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Why did PM Modi gift a cotton scarf to G20 leaders and what’s the significance?

Why did PM Modi gift a cotton scarf to G20 leaders and what’s the significance?

Narendra Modi’s decision to present world leaders with a hand-spun scarf in New Delhi was an act steeped in historical and symbolic importance for the Indian prime minister. He aimed to highlight the country’s freedom movement on the global stage.

As leaders of the Group of 20 (G20) nations entered the Rajghat memorial for Mohandas K. Gandhi, India’s revered father of independence who was assassinated in 1948, they were met with khadi scarves—a pivotal symbol of his non-violent resistance campaign that played a crucial role in India’s liberation from British colonial rule.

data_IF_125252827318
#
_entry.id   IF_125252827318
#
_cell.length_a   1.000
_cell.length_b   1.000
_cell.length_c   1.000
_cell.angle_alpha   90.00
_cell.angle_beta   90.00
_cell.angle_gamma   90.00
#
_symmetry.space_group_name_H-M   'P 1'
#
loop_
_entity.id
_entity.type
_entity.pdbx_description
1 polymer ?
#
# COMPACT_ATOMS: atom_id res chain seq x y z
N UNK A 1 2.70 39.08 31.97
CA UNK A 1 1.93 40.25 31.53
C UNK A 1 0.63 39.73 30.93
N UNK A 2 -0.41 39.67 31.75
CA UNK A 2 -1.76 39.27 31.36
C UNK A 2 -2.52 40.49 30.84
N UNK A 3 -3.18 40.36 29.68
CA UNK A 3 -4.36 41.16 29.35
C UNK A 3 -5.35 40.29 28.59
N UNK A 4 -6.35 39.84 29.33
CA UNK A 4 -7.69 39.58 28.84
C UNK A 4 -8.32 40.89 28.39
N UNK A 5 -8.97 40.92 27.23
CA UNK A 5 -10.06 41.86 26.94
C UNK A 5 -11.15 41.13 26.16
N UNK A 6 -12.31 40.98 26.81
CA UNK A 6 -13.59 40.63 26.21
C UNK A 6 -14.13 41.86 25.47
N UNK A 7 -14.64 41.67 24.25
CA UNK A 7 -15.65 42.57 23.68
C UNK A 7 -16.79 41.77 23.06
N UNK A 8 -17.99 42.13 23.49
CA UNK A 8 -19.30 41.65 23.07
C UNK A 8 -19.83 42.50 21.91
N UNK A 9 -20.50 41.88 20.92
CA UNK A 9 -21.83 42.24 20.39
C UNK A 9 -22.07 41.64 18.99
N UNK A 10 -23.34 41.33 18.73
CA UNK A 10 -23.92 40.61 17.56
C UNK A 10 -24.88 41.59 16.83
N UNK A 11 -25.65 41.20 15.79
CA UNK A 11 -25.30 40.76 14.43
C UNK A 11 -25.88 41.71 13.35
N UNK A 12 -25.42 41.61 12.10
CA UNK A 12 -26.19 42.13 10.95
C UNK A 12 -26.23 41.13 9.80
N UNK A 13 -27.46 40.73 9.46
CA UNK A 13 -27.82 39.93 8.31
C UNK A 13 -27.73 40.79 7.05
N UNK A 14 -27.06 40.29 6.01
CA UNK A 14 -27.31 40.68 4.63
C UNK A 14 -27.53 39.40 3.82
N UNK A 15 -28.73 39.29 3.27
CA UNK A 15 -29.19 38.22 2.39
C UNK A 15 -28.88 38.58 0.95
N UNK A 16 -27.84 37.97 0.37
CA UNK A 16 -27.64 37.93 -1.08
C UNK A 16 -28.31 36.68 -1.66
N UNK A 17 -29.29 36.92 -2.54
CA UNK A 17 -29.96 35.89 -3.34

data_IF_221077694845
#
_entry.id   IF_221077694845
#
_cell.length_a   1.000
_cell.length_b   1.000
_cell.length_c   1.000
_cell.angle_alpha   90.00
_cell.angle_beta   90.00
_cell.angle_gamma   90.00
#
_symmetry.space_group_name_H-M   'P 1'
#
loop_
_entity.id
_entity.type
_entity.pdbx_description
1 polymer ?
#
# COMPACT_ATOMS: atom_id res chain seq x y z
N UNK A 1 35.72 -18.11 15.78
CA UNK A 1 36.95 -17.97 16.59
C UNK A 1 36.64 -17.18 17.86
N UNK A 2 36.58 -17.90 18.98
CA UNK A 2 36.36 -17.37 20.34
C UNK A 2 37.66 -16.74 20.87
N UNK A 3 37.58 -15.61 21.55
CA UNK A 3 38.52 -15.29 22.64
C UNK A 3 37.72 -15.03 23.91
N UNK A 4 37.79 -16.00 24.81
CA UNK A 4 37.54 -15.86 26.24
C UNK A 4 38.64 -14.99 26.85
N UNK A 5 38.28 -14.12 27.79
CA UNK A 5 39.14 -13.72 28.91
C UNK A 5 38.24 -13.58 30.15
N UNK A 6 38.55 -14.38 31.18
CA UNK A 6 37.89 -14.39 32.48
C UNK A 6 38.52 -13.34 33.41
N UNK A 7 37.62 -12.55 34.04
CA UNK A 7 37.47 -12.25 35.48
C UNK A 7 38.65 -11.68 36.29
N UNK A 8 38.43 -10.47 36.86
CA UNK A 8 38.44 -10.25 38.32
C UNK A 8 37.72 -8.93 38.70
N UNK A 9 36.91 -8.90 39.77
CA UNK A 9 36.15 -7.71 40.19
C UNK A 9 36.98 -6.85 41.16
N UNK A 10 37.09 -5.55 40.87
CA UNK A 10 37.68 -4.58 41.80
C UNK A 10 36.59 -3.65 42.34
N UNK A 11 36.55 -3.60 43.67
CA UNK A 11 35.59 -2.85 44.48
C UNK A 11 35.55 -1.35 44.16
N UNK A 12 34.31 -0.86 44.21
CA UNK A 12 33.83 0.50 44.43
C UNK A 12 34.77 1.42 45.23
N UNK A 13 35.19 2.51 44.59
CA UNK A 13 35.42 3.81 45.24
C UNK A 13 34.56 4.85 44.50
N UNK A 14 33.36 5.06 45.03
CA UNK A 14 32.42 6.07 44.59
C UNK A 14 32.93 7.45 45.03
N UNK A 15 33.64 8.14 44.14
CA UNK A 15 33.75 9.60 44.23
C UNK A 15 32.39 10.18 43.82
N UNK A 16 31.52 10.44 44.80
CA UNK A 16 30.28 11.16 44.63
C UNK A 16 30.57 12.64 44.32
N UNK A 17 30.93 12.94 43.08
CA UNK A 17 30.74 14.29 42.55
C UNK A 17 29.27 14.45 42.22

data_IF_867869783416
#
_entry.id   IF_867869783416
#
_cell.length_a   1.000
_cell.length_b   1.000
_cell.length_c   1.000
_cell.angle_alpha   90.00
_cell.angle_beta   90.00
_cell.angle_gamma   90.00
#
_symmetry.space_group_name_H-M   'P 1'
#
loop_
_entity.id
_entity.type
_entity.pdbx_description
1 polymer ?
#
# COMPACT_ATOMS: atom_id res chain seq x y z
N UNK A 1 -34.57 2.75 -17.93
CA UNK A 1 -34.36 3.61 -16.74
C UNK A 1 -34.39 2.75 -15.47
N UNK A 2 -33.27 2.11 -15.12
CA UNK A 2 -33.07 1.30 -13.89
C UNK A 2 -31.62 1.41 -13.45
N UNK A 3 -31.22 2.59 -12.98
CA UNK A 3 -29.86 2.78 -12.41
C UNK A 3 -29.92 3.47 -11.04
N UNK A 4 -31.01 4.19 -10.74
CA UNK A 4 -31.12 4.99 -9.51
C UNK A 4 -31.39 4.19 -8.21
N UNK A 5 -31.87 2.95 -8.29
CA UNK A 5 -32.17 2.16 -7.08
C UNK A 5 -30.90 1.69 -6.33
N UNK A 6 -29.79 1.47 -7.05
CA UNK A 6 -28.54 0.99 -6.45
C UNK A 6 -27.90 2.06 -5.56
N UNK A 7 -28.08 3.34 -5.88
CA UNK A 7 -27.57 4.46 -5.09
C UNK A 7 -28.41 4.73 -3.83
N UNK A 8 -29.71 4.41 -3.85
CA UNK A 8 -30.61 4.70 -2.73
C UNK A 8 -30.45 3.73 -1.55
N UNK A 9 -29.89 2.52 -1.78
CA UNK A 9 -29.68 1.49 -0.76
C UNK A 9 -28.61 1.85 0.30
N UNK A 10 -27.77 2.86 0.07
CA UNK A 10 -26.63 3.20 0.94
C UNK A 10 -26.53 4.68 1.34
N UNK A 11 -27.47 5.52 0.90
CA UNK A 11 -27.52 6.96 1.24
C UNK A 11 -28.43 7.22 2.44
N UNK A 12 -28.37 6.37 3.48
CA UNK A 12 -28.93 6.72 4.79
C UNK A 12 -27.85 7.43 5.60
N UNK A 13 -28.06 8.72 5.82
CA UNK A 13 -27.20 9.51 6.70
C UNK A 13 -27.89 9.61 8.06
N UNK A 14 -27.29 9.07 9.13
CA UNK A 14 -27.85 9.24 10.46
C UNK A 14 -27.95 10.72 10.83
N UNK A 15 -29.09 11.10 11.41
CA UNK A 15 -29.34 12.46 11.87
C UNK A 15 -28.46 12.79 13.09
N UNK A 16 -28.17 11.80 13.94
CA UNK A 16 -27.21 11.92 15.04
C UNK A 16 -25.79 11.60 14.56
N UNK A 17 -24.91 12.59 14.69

Modi was observed draping the handwoven, off-white cotton fabric around the necks of US President Joe Biden and British Prime Minister Rishi Sunak, among others. They posed for photographs in front of a vast backdrop depicting the Sabarmati Ashram in the state of Gujarat—one of the many residences Gandhi occupied across India.

For Gandhi, a figure who has evolved into a global icon of peace and non-violence, khadi scarves represented self-reliance. They were garments that could be locally produced by Indians, intended to boycott imported or British-made products during India’s colonial era. This demonstration illustrated to Indians that they possessed the potential to develop their industrial capabilities, liberating the country from reliance on its former colonial rulers.

Gandhi frequently wove his khadi clothing on a charkha, or spinning wheel, a contraption that has since come to symbolize the country’s political and economic emancipation.

At Rajghat, world leaders stood in silence with the scarves adorning their necks, positioned before an elevated marble platform erected to commemorate the site of Gandhi’s cremation.



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